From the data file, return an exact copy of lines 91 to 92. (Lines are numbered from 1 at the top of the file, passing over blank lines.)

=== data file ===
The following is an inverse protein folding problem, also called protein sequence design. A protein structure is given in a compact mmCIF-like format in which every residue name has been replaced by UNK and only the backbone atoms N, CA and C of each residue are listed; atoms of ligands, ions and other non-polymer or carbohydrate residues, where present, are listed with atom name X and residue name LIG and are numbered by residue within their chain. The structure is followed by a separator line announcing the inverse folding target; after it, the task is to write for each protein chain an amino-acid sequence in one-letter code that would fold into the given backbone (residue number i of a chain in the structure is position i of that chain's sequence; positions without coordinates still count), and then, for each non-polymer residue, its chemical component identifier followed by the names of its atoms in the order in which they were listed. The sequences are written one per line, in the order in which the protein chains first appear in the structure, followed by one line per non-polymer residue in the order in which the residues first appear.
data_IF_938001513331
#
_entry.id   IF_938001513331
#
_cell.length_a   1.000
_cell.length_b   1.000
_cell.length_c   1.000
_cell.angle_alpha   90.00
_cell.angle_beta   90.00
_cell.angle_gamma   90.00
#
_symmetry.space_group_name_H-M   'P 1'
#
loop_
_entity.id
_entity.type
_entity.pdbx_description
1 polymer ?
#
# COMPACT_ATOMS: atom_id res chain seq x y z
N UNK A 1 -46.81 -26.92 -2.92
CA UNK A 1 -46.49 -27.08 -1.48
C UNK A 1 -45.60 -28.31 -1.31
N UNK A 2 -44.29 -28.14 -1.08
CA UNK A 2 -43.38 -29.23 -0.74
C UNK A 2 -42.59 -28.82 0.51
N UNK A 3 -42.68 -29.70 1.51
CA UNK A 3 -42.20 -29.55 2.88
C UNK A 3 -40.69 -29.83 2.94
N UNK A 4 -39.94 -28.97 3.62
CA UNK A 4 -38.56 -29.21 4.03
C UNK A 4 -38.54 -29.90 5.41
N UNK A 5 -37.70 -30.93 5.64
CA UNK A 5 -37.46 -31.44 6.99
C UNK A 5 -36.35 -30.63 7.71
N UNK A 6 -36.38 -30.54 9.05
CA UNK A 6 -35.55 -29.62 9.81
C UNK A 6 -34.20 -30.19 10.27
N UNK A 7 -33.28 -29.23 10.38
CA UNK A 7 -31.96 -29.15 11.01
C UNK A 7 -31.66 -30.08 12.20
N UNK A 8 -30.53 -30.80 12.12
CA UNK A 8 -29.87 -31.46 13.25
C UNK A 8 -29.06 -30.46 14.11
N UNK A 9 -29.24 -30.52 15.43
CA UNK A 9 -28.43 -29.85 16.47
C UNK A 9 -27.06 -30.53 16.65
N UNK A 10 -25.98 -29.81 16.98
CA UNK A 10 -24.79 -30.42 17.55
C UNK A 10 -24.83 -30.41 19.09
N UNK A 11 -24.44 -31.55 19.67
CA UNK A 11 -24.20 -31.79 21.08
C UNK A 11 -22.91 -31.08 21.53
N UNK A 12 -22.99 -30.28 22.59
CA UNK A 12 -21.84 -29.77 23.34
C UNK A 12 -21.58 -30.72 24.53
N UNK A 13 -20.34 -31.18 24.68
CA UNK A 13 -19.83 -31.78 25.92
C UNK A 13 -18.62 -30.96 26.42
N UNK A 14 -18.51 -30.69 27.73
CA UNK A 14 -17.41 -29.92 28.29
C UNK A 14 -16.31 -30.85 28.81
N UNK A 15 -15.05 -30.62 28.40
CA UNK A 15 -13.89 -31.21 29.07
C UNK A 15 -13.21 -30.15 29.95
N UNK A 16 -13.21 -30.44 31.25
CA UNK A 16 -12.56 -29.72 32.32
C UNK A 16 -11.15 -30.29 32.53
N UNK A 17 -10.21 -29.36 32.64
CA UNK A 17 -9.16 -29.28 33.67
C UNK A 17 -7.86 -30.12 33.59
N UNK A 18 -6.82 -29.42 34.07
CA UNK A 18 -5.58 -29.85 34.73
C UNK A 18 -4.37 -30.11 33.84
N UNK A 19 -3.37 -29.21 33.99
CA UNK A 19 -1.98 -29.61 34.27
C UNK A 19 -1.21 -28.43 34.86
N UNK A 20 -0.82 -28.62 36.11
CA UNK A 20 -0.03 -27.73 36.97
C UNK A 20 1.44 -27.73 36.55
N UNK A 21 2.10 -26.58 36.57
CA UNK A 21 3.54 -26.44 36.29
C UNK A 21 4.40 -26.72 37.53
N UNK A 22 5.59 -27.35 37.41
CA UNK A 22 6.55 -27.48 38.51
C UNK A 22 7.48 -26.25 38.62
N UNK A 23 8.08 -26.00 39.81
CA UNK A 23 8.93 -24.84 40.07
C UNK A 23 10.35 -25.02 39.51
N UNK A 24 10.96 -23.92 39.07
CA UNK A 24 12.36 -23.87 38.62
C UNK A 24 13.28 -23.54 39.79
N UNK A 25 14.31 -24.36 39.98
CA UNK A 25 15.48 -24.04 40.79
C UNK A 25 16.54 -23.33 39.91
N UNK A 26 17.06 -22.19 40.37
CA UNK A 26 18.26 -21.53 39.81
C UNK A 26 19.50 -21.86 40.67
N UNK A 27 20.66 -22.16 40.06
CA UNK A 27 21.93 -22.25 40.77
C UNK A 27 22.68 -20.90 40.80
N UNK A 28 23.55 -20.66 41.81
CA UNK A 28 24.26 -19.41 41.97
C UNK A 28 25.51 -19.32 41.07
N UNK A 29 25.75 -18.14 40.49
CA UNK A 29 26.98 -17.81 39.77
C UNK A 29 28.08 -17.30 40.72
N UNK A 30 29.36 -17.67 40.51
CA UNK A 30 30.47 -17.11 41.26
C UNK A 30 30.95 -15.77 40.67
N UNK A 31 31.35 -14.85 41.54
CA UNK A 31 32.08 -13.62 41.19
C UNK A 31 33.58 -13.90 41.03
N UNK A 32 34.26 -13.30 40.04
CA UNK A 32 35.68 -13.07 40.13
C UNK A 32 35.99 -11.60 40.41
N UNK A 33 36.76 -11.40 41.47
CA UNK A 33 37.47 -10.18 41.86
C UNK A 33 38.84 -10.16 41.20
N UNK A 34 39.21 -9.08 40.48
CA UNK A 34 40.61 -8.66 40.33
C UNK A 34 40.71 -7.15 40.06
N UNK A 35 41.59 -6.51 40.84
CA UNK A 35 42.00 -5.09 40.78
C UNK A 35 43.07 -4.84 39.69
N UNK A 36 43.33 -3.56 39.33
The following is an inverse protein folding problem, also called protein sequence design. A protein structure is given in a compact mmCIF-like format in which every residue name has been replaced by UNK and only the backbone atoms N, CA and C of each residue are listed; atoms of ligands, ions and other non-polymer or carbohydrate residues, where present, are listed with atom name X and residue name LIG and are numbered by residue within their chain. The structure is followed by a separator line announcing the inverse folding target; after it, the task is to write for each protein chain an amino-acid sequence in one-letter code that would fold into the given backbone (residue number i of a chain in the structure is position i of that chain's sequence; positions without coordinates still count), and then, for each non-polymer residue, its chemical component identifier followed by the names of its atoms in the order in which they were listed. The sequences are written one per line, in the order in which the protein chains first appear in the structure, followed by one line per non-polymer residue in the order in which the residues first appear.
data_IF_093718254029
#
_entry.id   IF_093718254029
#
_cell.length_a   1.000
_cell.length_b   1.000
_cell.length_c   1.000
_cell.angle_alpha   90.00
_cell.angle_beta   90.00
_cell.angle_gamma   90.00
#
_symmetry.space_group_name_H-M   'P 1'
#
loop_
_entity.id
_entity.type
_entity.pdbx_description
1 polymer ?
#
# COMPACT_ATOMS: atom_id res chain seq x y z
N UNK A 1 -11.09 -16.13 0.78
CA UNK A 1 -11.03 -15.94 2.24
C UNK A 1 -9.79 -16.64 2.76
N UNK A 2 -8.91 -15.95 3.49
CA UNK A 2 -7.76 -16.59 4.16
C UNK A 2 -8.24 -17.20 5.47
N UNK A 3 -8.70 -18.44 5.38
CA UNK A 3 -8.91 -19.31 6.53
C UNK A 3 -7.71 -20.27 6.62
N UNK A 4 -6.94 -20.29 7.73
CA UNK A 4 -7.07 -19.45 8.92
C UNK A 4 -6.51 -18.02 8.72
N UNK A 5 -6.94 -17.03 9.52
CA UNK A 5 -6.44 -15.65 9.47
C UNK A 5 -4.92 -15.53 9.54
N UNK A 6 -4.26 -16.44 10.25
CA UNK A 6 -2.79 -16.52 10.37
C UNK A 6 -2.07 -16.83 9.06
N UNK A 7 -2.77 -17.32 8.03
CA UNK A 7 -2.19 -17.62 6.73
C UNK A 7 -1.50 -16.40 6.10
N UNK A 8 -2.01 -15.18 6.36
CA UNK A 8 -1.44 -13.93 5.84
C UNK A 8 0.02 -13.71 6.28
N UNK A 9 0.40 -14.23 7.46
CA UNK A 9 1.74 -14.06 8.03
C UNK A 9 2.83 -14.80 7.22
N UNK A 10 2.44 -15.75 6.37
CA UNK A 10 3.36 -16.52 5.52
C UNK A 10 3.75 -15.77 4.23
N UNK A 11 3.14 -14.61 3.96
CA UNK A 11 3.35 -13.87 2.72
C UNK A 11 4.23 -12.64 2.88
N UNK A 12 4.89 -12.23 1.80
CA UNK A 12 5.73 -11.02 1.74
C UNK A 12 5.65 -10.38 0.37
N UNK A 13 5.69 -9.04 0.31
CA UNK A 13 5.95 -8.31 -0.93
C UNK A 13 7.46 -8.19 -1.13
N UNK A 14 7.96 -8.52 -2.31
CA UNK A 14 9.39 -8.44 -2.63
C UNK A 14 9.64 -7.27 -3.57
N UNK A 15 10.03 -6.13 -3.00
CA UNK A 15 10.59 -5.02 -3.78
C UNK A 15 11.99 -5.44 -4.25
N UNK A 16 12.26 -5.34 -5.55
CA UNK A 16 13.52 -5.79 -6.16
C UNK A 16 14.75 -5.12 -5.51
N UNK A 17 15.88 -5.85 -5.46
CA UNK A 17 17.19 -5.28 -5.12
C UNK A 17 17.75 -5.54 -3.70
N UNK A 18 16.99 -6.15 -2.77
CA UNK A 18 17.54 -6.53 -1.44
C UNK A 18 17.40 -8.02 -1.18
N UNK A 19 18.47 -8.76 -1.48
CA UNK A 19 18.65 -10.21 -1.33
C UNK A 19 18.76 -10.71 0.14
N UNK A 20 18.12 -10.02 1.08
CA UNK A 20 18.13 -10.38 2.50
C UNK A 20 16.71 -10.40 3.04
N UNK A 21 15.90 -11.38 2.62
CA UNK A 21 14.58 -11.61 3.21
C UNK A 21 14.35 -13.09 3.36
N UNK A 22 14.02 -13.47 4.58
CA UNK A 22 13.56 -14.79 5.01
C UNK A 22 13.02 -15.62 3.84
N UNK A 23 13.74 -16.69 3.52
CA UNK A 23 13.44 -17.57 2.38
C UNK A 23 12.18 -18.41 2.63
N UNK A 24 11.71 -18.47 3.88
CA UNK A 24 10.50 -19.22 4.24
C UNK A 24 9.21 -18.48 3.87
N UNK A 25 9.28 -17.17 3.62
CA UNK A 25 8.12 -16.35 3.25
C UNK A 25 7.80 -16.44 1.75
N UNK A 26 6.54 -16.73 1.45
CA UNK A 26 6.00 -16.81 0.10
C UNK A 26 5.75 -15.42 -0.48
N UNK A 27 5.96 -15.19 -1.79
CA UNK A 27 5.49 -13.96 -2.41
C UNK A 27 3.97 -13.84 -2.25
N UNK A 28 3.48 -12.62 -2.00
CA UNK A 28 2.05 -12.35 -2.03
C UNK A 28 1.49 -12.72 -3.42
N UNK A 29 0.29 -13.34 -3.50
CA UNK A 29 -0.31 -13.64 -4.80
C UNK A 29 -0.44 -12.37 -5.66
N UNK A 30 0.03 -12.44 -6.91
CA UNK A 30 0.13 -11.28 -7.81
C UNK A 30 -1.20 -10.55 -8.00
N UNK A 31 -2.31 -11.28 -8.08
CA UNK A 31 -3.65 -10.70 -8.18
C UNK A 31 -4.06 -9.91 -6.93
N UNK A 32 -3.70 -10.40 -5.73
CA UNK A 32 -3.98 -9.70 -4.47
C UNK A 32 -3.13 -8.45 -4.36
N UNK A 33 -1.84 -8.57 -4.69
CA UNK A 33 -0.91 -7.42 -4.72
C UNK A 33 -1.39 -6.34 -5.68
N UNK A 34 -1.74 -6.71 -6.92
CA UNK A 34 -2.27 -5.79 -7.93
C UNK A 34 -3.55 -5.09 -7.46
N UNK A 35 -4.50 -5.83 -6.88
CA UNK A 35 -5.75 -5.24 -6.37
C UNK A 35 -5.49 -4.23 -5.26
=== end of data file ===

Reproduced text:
N UNK A 24 10.96 -23.92 39.07
CA UNK A 24 12.36 -23.87 38.62